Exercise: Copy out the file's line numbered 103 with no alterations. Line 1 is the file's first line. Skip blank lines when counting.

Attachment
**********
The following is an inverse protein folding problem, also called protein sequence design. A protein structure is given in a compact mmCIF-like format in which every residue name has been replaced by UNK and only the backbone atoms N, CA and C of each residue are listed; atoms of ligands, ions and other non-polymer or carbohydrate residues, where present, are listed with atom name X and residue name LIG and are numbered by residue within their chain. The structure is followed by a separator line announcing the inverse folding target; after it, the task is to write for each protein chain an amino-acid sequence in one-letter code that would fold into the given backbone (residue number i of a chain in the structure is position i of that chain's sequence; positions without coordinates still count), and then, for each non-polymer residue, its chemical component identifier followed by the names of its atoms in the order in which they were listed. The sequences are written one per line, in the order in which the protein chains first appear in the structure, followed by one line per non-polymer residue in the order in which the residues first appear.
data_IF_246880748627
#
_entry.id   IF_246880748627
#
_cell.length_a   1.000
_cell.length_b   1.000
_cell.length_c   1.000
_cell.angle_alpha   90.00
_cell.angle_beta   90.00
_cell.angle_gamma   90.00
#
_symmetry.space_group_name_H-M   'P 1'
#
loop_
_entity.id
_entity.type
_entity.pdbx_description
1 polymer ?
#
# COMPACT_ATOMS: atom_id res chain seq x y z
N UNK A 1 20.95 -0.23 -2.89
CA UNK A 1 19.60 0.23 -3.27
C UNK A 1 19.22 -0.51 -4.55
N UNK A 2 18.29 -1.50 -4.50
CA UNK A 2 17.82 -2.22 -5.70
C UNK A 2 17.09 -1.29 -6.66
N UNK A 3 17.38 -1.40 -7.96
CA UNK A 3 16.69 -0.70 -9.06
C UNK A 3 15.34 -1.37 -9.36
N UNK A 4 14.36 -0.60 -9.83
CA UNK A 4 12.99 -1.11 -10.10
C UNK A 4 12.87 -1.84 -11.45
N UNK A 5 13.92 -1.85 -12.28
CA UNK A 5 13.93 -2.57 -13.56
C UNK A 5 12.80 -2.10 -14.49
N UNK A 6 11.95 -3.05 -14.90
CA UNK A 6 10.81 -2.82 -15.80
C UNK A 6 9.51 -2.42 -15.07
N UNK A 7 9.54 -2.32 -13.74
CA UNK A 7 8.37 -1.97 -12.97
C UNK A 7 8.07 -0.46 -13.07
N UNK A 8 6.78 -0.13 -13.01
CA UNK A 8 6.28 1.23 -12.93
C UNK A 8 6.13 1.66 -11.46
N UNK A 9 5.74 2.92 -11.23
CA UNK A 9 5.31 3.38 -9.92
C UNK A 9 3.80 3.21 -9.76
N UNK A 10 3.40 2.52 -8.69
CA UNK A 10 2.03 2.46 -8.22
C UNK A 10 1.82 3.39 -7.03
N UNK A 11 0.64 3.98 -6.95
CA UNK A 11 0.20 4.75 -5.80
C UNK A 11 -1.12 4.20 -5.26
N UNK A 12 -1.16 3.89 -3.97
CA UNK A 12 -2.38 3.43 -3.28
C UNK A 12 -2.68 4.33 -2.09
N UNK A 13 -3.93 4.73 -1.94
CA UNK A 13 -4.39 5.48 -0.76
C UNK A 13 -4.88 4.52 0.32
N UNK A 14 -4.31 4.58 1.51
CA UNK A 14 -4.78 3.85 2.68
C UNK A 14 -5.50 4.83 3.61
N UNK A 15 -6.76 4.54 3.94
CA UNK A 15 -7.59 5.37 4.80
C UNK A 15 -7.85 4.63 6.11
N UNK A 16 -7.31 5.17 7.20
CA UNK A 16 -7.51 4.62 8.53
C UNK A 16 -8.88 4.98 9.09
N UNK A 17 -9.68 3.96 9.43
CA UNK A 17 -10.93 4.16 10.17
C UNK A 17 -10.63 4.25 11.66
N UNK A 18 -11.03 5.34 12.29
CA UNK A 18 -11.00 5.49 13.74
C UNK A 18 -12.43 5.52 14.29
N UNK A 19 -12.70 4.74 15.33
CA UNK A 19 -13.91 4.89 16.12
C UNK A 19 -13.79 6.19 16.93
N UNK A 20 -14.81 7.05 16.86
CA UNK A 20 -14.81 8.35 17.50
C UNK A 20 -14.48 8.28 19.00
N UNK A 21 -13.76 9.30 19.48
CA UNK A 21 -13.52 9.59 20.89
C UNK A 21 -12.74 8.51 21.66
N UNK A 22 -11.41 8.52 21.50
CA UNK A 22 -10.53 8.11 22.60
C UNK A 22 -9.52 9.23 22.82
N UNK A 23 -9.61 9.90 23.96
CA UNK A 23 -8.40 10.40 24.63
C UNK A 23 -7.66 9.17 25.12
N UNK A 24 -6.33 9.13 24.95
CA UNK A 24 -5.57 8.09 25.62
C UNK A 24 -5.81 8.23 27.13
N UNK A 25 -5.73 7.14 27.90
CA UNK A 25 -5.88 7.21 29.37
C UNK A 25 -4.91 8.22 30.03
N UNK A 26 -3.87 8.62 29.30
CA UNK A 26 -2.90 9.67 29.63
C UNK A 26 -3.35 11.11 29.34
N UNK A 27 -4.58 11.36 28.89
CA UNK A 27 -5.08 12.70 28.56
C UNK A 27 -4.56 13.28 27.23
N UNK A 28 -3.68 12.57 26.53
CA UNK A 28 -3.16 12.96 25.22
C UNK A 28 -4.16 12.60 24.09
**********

N UNK A 28 -3.68 12.57 26.53